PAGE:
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The central data structure of the unwind API is the unwind cursor.
This structure tracks the register contents. The unwind API defines a
handful of well-known frame "registers":
- ip: the instruction pointer (pc)
- rp: the return pointer (rp, aka "return address" or "return link")
- sp: the stack pointer (memory stack pointer, in the case of ia64)
- fp: the frame pointer
- first_ip: the starting address of the current "procedure"
- handler: a pointer to an architecture & language-specific
"personality" routine
- lsda: a pointer to an architecture & language-specific
The API defines no well-known preserved registers. Each architecture
can define additional registers as needed. Of course, a portable
application may only rely on well-known registers. The names for
preserved registers are defined in the architecture-specific header
file <unwind-ARCH.h>. For example, to get the IA-64-specific register
names, an application would do:
#include <unwind-ia64.h>
The API is designed to handle two primary cases: unwinding within the
current (local) process and unwinding of another ("remote") process
(e.g., through ptrace()). In the local case, the initial machine
state is captured by an unwind context (currently the same as
ucontext_t). In the remote case, the initial machine state is
captured by an unwind accessor structure, which provides callback
routines for reading/writing memory and registers and for obtaining
unwind information.
Once a cursor has been initialized, you can step through the call
chain with the unw_step() routine. The frame registers and the
preserved state can then be accessed with unw_get_reg() or modified
with unw_set_reg(). For floating-point registers, there are separate
unw_get_fpreg() and unw_set_fpreg() routines (on some arches, e.g.,
Alpha, these could be just aliases for unw_{g,s}et_reg()). The
unw_resume() routine can be used to resume execution at an arbitrary
point in the call-chain (as identified by an unwind cursor). This is
intended for exception handling and, at least for now, the intention
is to support this routine only for the local case. Kevin, if you
feel gdb could benefit from such a routine, I'd be interested to hear
about it.
Note that it is perfectly legal to make copies of the unwind cursor.
This makes it possible, e.g., to obtain an unwind context, modify the
state in an earlier call frame, and then resume execution at the point
at which the unwind context was captured.
Here is a quick example of how to use the unwind API to do a simple
stack trace:
unw_cursor_t cursor;
unw_word_t ip, sp;
unw_context_t uc;
unw_init_local(&cursor, &uc);
unw_get_reg(&cursor, UNW_REG_IP, &ip);
unw_get_reg(&cursor, UNW_REG_SP, &sp);
printf ("ip=%016lx sp=%016lx\n", ip, sp);
while (unw_step (&cursor) > 0);
Note that this particular example should work on pretty much any
architecture, as it doesn't rely on any arch-specific registers.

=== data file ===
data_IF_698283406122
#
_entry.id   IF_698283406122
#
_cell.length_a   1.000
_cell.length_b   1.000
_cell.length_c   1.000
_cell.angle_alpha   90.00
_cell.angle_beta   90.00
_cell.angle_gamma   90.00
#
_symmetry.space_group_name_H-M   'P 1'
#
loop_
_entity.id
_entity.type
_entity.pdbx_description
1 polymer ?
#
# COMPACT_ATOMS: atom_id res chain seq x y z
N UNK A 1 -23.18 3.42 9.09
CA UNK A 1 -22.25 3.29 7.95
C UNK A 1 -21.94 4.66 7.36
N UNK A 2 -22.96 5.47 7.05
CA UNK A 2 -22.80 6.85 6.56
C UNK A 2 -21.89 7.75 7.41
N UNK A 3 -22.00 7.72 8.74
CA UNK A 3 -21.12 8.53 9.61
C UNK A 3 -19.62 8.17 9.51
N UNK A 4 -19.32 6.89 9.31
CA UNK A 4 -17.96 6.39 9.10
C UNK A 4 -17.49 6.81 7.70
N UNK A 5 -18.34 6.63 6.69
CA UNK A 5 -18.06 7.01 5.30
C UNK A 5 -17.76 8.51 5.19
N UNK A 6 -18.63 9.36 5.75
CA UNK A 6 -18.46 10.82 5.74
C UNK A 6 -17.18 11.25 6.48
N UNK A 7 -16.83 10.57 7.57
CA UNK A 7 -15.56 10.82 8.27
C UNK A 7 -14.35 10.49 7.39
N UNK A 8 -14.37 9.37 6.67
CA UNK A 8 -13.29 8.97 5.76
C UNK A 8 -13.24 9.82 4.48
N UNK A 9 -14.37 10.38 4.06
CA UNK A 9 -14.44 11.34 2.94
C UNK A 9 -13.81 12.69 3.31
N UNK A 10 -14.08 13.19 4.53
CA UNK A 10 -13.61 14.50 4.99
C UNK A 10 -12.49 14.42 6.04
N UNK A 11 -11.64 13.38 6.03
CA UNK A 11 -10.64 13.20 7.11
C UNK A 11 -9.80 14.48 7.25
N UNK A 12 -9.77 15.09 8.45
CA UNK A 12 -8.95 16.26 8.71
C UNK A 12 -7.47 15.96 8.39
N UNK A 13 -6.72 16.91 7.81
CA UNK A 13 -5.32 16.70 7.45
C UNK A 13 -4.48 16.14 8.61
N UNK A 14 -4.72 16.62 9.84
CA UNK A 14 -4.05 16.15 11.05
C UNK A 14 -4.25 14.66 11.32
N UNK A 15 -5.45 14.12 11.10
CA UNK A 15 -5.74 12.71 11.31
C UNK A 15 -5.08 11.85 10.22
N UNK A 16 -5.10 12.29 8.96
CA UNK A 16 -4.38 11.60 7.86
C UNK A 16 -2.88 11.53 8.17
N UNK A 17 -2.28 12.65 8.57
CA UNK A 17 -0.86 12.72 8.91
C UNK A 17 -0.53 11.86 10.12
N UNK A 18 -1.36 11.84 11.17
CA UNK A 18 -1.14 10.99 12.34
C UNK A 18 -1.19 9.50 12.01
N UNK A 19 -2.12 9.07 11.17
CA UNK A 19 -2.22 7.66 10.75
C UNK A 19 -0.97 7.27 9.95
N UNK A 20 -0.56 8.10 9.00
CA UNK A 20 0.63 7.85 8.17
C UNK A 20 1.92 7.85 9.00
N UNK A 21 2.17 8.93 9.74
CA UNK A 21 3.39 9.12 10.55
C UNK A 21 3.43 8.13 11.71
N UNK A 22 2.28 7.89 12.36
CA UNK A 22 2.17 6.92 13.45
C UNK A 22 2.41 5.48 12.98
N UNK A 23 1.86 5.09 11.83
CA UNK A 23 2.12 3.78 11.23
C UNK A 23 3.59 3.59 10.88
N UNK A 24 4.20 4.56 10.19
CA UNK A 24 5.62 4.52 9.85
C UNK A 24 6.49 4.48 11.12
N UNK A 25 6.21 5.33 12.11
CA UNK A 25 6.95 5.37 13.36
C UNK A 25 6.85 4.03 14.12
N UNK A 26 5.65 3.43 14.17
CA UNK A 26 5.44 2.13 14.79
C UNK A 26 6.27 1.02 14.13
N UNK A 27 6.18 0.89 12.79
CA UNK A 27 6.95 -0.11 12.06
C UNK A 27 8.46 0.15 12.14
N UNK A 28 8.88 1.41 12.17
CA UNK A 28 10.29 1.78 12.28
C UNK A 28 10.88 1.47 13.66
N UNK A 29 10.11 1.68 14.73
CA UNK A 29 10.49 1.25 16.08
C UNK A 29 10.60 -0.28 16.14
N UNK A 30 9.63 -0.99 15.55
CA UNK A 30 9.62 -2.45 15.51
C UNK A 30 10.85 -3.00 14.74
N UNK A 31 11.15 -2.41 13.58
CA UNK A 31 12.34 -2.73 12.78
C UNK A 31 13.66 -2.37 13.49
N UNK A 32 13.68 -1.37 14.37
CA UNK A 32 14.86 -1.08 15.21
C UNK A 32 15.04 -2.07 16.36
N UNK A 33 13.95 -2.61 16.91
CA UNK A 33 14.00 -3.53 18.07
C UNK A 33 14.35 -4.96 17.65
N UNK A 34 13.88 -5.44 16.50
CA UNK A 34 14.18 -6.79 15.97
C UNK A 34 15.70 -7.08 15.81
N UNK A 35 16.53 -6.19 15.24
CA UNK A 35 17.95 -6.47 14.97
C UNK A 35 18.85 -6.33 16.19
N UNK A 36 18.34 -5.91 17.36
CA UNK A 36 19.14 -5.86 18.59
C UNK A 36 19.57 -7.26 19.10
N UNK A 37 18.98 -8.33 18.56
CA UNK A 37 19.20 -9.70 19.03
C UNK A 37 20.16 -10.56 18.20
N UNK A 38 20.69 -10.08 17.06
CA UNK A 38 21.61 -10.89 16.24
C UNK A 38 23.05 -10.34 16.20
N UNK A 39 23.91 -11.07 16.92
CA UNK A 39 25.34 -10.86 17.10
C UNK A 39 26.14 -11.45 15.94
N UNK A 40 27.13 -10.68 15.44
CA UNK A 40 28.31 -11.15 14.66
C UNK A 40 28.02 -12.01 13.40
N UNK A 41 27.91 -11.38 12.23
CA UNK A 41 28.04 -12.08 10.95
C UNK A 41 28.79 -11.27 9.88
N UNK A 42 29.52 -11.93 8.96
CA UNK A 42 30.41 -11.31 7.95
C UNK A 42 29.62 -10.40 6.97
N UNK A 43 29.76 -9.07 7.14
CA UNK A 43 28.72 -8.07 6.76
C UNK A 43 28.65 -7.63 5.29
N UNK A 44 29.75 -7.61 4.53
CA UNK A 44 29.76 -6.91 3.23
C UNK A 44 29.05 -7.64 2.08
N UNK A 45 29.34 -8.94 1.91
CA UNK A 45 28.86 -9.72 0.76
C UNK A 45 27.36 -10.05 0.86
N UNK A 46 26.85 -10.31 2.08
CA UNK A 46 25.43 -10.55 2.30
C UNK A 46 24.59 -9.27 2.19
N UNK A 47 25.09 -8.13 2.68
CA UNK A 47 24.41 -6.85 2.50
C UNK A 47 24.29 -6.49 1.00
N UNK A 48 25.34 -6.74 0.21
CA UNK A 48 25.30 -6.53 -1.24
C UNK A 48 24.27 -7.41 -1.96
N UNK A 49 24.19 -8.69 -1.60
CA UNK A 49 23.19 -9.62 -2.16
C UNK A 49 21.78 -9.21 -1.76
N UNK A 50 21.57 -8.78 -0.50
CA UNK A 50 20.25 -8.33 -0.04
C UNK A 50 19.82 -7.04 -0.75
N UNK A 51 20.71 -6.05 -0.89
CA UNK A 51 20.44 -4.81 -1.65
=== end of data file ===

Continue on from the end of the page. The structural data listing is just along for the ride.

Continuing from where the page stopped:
* Multiarchitecture support
If libunwind is configured for a target other than the local (native)
host, the library is installed as libunwind-$ARCH, where $ARCH is
the target architecture name (e.g., ia32, ia64, or alpha). Similarly,
the header file is installed as libunwind-$ARCH.
With this setup, an application should:
- include <libunwind.h>, and
- link against -lunwind
if the application needs to use the unwinder of the host. An
application wanting to use the unwinder for a different target (e.g.,
a cross-debugger) should:
- include <libunwind-$ARCH.h>, and
- link against -lunwind-$ARCH
The global symbols exported by -lunwind-$ARCH are unique such that the
same application can be linked against the separate unwind libraries
of multiple targets. However, a single compilation unit can include
the header file for only one target. For example, foo.c might include
<libunwind-ia64.h> and bar.c might include <libunwind.h> and the
entire application would have to be linked against both -lunwind and
Note: the unwind header files of all targets have a common dependency
on libunwind-common.h. To avoid version conflicts, it is necessary to
ensure that the unwind libraries for all targets were derived from the
same release of libunwind. That is, if the unwind library for one
target is upgraded to a newer version, the libraries for all other
targets also need to be upgraded.
Note 2: The assumption is that a cross-unwinder can handle all
interesting flavors of a target. For example, the unwinder for the
ia64 target is expected to be able to handle both Linux and HP-UX.
* IA-64 Specific Information
Apart from the normal frame-registers, the IA-64 implementation of
libunwind provides the means to access the current value of the
register backing store pointer (bsp). One quirk with this
frame-register is that it corresponds to the address that would be in
register ar.bsp after flushing the current register stack to the
backing store (i.e., as if a "flushrs" instruction had been executed).
Of course, given this value and the contents of the current frame
marker (CFM), it's easy to calculate the original value of ar.bsp:
unw_word_t cfm, bsp, bsp_after_flushrs, sof;
unw_get_reg (&cursor, UNW_IA64_BSP, &bsp_after_flushrs);
unw_get_reg (&cursor, UNW_IA64_CFM, &cfm);
bsp = ia64_rse_skip_regs (bsp_after_flushrs, -(cfm & 0x7f));
** Dynamic Unwind Info